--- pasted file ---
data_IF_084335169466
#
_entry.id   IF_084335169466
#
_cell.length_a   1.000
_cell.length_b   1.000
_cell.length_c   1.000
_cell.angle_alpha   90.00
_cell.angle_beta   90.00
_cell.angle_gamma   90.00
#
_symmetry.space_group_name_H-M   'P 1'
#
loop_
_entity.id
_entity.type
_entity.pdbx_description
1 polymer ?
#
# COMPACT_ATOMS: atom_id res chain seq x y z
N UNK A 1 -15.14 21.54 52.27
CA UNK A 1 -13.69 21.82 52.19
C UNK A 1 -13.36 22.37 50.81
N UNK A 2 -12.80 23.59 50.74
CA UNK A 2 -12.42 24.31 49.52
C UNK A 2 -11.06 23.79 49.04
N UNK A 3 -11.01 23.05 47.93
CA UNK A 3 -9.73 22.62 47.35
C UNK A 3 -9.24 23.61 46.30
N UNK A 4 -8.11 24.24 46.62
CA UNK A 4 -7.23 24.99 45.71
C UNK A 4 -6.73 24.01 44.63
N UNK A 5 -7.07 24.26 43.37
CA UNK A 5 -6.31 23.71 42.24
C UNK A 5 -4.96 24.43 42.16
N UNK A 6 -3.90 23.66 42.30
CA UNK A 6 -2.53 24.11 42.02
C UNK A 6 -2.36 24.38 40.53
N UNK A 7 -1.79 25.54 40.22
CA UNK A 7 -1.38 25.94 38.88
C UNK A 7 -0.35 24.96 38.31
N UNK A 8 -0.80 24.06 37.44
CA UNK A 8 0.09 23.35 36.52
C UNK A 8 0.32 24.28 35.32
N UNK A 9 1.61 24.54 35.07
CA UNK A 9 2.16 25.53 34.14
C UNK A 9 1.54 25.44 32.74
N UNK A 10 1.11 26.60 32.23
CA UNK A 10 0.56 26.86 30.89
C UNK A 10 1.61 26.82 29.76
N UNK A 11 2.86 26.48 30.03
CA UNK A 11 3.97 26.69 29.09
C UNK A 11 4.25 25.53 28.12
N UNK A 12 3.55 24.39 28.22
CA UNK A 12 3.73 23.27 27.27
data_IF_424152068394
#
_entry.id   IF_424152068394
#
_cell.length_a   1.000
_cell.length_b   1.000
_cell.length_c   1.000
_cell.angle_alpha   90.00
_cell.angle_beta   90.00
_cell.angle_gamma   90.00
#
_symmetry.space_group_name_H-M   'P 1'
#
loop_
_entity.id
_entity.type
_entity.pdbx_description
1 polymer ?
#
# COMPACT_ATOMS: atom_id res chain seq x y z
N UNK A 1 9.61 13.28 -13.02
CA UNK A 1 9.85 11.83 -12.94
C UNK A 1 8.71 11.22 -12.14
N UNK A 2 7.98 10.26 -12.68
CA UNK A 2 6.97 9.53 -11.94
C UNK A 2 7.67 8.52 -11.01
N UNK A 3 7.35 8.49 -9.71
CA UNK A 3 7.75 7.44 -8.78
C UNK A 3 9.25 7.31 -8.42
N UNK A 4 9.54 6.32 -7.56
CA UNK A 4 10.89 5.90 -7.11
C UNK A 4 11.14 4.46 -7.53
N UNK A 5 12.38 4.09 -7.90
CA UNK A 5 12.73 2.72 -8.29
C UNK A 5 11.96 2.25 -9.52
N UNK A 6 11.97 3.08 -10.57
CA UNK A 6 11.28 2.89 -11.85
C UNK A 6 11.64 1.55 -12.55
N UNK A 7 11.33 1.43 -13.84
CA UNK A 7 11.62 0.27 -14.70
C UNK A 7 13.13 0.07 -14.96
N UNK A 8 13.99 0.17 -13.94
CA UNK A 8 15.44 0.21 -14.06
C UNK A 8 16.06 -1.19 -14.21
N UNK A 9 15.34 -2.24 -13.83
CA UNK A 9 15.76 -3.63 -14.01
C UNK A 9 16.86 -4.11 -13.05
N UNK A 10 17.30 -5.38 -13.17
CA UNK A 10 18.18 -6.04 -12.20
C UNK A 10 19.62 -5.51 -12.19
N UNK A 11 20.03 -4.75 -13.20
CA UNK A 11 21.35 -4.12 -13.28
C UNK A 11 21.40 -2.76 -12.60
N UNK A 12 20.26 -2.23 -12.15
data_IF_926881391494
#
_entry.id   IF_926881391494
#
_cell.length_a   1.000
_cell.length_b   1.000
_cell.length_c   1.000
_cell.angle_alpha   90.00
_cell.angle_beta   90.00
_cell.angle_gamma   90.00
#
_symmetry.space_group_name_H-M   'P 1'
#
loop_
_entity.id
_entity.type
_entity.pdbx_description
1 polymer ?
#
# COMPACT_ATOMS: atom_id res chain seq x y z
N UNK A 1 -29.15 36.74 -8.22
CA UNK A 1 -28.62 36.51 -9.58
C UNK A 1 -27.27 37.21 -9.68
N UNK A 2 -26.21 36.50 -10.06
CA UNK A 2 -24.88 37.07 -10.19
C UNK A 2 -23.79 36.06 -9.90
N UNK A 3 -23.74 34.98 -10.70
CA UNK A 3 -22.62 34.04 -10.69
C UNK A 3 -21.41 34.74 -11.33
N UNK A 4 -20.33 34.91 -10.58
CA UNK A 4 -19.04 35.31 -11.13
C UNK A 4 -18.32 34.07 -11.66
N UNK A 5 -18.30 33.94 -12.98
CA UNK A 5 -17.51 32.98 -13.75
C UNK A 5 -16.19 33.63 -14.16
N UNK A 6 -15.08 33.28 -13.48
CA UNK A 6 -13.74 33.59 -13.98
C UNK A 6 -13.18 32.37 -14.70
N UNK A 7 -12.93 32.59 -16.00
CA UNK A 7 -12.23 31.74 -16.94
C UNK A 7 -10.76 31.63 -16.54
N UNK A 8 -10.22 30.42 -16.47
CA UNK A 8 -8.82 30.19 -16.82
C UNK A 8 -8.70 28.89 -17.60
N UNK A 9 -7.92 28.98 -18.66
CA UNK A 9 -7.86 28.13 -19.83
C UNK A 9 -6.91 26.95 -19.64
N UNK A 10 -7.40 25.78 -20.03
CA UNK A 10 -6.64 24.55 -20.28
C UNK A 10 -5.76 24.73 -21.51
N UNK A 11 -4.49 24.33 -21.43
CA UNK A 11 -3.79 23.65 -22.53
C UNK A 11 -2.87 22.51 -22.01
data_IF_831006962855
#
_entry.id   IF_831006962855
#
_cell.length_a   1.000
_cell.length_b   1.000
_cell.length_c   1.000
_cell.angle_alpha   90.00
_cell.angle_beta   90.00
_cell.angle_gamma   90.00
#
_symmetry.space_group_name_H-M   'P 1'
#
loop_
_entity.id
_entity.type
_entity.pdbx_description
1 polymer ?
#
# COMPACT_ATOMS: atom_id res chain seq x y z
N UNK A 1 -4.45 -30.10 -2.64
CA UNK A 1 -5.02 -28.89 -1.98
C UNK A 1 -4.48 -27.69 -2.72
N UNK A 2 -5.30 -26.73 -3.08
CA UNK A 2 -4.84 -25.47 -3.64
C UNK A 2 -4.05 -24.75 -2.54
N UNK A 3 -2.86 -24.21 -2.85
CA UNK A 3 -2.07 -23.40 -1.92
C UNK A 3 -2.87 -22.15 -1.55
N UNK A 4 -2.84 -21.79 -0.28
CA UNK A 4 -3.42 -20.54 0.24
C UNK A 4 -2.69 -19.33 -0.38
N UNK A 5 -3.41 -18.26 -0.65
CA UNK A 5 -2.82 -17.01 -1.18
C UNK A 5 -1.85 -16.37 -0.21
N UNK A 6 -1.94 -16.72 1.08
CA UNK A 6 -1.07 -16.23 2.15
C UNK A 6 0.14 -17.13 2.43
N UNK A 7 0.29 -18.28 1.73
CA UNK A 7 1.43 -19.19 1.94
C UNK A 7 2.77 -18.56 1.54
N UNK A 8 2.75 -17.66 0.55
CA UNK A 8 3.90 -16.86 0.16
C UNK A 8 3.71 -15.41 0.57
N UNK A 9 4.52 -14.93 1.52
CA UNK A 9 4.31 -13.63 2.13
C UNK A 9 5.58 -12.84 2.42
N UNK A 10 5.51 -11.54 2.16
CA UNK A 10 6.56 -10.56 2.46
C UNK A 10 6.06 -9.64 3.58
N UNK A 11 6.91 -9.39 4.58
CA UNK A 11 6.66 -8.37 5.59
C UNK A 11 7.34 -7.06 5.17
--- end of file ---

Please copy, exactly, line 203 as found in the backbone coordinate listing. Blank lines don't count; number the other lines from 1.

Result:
C UNK A 7 2.77 -18.56 1.54